The new executive director of the California Coastal Commission, Jack Ainsworth, says his appointment demonstrates the Commission's commitment to coastal protection and that his recommendations to Commissioners will be based on science and facts. Ainsworth took the helm as executive director in February, after a tumultuous year in which environmental advocates accused the Commission of firing the previous director to please developers.
KQED's Brian Watt talked with Ainsworth recently about his priorities, and how he plans to handle threats from the Trump administration to undo environmental protections. Here's a transcript of that conversation, edited for brevity.
Watt: Let’s imagine you have a crystal ball. What do you want to see along California’s coast in fifty years, given the challenges of balancing development and protection?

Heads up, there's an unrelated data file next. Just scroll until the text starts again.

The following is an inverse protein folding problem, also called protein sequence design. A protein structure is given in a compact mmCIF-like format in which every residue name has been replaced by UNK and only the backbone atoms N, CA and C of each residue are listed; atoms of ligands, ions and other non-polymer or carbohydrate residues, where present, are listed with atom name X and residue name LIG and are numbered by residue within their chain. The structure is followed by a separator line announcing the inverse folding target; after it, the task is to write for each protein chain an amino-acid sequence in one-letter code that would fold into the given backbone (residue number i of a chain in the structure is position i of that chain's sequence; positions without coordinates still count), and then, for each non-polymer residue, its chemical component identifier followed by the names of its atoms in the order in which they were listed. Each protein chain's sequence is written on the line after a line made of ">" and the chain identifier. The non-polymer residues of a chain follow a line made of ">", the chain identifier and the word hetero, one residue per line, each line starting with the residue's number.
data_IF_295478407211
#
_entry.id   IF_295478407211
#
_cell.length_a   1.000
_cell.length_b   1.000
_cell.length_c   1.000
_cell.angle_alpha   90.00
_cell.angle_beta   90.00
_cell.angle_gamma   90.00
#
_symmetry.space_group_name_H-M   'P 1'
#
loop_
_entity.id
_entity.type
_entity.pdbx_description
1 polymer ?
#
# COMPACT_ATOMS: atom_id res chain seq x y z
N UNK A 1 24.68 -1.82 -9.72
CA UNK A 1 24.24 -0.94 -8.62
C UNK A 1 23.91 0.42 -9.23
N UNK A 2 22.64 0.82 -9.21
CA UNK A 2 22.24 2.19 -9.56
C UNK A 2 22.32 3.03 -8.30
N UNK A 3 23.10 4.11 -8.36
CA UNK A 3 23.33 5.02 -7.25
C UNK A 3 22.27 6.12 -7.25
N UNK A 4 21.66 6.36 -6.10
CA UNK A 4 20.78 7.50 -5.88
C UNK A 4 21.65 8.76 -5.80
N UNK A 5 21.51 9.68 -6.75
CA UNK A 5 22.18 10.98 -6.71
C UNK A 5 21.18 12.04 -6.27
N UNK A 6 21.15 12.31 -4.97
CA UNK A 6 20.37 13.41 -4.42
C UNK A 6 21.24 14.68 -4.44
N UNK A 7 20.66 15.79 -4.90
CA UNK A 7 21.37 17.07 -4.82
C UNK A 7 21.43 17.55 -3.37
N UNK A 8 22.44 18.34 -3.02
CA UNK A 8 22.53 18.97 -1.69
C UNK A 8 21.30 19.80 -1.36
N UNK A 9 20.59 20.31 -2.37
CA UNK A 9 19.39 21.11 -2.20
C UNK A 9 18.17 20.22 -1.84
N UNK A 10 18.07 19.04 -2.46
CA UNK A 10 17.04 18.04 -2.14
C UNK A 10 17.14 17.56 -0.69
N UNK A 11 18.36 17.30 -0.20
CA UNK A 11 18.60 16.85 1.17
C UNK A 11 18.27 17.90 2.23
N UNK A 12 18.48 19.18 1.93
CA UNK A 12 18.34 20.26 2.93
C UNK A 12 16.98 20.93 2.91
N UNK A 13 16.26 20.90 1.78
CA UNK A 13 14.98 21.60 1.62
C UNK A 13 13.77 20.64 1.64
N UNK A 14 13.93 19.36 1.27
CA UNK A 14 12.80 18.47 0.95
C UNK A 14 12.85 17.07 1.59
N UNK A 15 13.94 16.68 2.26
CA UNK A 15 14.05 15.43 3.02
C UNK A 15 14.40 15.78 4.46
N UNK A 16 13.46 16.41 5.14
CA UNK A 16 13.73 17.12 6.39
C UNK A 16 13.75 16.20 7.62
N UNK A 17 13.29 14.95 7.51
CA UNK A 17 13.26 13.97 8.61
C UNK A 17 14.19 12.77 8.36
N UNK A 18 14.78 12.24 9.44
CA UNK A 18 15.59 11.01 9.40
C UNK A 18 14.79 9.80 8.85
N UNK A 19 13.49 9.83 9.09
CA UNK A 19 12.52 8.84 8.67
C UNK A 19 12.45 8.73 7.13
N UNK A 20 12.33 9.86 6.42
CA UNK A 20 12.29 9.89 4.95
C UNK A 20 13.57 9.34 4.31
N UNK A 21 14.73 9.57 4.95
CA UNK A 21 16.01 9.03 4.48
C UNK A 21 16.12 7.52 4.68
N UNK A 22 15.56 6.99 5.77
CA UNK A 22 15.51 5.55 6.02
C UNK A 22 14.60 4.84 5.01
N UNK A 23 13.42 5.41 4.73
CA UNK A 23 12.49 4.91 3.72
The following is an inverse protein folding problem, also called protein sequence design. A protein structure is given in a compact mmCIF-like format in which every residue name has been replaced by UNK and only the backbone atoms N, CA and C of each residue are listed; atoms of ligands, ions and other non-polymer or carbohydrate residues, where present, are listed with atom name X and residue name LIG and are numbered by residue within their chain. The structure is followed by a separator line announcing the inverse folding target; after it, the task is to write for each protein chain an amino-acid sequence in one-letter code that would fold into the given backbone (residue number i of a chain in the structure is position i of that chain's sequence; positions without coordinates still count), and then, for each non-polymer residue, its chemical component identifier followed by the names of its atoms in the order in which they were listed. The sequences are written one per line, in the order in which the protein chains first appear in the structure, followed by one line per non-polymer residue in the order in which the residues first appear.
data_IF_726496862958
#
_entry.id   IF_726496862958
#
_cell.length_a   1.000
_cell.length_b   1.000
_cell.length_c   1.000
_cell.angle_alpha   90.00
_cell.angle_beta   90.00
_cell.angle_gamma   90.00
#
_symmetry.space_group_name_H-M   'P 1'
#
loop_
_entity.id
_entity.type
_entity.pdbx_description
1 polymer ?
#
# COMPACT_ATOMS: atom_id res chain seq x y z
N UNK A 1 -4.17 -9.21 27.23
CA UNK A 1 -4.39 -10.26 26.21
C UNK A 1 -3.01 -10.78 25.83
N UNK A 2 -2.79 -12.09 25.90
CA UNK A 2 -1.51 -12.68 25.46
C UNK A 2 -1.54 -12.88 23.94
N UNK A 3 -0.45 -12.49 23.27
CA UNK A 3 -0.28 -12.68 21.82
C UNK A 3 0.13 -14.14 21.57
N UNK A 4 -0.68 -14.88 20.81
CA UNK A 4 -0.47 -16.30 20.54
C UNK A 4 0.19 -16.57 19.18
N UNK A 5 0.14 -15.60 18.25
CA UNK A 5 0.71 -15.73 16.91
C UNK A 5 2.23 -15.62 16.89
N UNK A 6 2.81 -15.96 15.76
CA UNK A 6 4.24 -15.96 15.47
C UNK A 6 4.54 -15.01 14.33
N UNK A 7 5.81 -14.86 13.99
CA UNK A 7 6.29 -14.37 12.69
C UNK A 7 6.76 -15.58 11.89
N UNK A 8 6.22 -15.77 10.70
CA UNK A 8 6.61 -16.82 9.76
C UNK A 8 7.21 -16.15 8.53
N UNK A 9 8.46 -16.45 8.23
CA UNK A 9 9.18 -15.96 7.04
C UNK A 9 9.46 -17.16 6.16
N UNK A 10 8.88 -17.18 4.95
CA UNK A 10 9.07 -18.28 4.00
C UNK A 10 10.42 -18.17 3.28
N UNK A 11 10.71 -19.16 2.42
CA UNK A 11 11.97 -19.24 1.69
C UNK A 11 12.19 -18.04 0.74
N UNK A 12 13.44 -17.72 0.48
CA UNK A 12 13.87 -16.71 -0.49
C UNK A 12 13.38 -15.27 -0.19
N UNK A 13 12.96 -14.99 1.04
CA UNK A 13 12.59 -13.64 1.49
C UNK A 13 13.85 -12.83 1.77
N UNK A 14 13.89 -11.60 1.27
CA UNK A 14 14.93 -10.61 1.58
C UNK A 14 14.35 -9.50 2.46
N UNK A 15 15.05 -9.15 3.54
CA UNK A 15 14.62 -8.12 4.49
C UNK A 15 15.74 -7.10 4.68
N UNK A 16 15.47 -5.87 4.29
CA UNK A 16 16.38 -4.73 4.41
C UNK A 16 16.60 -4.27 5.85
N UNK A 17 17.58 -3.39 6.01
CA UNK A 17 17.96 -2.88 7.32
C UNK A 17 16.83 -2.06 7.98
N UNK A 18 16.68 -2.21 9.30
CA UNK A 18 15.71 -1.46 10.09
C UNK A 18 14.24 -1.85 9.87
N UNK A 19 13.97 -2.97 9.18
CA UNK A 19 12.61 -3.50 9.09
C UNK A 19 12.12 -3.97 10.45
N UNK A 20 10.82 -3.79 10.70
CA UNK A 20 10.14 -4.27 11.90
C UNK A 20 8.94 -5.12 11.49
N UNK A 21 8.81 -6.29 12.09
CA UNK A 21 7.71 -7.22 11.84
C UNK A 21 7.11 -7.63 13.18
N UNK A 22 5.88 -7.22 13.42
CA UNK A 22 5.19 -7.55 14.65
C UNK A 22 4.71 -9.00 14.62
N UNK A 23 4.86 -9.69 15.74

Ainsworth: One would be one continuous coastal trail along the entire state of California, and we’re working towards that goal right now. The other thing is I want to see is sandy beaches along our coastline. I want to see communities that are not affected by the rising seas we see from climate change. The rising sea levels over the next 50 to 100 years are going to be the biggest threat to California. So ensuring we are building and planning for resilient communities is really going to be a critical part of what we’re about going forward. We have an $18 billion coastal tourism and recreation economy in California and that is threatened.
Watt: Well let’s talk about California and this new administration. President Trump has called climate change a “hoax.” He’s promised to cut regulations. Is the current atmosphere in Washington a threat to California’s coastline?